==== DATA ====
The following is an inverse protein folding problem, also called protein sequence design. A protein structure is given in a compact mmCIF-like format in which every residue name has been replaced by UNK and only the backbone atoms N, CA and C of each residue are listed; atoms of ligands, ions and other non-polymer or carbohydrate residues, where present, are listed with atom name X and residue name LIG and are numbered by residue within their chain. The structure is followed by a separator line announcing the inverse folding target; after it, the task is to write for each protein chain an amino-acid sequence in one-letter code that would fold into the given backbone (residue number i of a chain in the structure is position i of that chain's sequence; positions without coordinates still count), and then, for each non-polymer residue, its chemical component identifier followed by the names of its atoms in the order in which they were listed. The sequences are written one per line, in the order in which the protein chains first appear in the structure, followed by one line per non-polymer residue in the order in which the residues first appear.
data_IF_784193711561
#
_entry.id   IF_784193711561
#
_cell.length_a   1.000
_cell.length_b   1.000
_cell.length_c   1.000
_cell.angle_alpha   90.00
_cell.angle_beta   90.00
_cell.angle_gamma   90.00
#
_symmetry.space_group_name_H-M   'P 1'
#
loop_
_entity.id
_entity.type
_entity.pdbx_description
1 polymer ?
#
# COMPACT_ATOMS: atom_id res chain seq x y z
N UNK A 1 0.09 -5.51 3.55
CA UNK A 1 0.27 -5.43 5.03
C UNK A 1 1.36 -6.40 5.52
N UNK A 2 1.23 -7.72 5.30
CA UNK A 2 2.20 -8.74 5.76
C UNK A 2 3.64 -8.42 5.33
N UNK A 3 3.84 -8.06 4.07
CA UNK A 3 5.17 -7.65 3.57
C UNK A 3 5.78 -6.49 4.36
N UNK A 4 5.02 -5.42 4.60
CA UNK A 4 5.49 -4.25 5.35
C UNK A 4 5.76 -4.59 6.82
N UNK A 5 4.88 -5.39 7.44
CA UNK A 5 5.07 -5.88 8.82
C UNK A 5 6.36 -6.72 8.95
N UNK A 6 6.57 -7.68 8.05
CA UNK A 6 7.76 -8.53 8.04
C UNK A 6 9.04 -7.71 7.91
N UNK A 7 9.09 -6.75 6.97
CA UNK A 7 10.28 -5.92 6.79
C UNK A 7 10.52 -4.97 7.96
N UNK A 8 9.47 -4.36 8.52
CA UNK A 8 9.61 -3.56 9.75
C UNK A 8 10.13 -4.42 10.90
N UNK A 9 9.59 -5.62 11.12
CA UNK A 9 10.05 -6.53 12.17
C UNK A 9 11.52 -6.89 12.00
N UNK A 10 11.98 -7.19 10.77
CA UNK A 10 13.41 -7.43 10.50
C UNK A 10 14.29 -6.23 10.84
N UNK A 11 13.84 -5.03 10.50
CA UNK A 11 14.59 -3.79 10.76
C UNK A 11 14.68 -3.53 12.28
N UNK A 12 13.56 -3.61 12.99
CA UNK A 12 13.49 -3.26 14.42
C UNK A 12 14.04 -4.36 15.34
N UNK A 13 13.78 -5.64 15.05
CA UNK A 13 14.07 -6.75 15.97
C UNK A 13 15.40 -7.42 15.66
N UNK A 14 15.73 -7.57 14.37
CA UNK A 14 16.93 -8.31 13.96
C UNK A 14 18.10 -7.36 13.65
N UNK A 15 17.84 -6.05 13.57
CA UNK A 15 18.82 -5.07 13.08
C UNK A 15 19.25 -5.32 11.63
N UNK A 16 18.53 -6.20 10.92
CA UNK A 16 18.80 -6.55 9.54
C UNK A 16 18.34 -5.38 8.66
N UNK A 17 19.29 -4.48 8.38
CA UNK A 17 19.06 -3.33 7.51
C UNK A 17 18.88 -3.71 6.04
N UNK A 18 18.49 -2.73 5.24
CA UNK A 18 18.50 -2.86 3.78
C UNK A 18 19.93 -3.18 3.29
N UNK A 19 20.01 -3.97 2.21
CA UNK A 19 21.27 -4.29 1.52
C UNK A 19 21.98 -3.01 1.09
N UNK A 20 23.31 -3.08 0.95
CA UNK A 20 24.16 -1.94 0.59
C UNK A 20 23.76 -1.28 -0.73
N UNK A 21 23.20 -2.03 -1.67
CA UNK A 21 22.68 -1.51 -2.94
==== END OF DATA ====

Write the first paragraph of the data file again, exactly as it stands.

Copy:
The following is an inverse protein folding problem, also called protein sequence design. A protein structure is given in a compact mmCIF-like format in which every residue name has been replaced by UNK and only the backbone atoms N, CA and C of each residue are listed; atoms of ligands, ions and other non-polymer or carbohydrate residues, where present, are listed with atom name X and residue name LIG and are numbered by residue within their chain. The structure is followed by a separator line announcing the inverse folding target; after it, the task is to write for each protein chain an amino-acid sequence in one-letter code that would fold into the given backbone (residue number i of a chain in the structure is position i of that chain's sequence; positions without coordinates still count), and then, for each non-polymer residue, its chemical component identifier followed by the names of its atoms in the order in which they were listed. The sequences are written one per line, in the order in which the protein chains first appear in the structure, followed by one line per non-polymer residue in the order in which the residues first appear.